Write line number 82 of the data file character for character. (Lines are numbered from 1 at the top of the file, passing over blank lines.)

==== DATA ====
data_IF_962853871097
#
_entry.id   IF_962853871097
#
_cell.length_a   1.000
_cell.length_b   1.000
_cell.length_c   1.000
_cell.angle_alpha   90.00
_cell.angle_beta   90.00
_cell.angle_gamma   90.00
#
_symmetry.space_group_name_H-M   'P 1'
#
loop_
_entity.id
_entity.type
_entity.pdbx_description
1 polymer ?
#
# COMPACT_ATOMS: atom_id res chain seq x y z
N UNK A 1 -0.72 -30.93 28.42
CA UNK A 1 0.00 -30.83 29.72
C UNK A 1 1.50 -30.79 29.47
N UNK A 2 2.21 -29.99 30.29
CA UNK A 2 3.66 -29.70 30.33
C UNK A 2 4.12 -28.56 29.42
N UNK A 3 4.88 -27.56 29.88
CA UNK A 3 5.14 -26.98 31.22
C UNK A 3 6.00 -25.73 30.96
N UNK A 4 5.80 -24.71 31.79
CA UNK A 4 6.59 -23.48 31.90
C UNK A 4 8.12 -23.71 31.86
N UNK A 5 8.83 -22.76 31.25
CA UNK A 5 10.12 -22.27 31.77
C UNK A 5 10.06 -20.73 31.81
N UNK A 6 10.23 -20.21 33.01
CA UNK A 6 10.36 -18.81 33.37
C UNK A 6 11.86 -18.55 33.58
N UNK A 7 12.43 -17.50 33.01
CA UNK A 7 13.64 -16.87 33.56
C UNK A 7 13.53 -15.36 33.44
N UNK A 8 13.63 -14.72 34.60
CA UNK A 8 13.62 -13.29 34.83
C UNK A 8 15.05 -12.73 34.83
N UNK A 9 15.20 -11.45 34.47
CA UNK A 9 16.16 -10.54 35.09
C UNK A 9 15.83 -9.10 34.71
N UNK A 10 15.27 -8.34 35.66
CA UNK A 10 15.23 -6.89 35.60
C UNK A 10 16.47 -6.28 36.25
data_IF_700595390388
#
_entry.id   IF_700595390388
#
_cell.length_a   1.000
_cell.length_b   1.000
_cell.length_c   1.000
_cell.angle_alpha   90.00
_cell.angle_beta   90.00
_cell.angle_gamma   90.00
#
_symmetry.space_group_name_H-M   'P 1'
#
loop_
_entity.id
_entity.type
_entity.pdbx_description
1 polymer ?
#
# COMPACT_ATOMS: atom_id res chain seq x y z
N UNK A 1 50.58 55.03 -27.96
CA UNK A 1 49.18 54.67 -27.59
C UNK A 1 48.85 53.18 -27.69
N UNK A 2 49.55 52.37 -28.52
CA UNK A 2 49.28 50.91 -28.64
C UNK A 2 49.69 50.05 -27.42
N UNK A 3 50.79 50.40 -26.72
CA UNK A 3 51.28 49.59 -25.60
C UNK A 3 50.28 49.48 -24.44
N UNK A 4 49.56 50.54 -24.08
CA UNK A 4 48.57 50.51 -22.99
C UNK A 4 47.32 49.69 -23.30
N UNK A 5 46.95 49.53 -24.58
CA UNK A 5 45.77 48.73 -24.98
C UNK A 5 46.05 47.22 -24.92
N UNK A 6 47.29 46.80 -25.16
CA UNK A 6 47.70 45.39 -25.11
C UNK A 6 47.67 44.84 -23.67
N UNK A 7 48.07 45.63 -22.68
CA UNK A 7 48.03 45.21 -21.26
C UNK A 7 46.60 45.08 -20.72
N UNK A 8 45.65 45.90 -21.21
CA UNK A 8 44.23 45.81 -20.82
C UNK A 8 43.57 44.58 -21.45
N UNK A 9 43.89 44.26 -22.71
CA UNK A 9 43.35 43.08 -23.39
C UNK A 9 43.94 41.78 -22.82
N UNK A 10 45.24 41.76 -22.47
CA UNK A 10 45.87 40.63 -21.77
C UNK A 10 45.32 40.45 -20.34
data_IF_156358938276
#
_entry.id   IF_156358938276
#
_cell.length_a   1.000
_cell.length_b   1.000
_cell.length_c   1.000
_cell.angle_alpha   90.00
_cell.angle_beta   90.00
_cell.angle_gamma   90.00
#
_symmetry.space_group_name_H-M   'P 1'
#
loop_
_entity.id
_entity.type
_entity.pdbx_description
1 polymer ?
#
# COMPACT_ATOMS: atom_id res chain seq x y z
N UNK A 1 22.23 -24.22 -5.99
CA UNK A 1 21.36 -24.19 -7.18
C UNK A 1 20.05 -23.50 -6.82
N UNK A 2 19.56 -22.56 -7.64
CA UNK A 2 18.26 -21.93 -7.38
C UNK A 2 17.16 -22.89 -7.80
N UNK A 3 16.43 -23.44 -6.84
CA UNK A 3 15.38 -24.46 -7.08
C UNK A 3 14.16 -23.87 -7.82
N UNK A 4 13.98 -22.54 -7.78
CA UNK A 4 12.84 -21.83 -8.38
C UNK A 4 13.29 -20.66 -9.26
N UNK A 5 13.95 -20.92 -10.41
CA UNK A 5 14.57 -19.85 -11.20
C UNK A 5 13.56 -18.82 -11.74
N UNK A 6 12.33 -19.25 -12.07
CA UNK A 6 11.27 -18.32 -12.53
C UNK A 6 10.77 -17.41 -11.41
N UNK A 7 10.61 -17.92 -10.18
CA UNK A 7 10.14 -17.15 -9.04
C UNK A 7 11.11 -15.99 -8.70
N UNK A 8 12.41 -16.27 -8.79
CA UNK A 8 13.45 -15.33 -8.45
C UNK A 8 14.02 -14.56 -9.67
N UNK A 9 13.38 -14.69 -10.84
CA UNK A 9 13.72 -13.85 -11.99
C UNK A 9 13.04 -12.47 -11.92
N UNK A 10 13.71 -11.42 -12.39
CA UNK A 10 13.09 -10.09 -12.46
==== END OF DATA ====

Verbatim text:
C UNK A 4 47.32 49.69 -23.30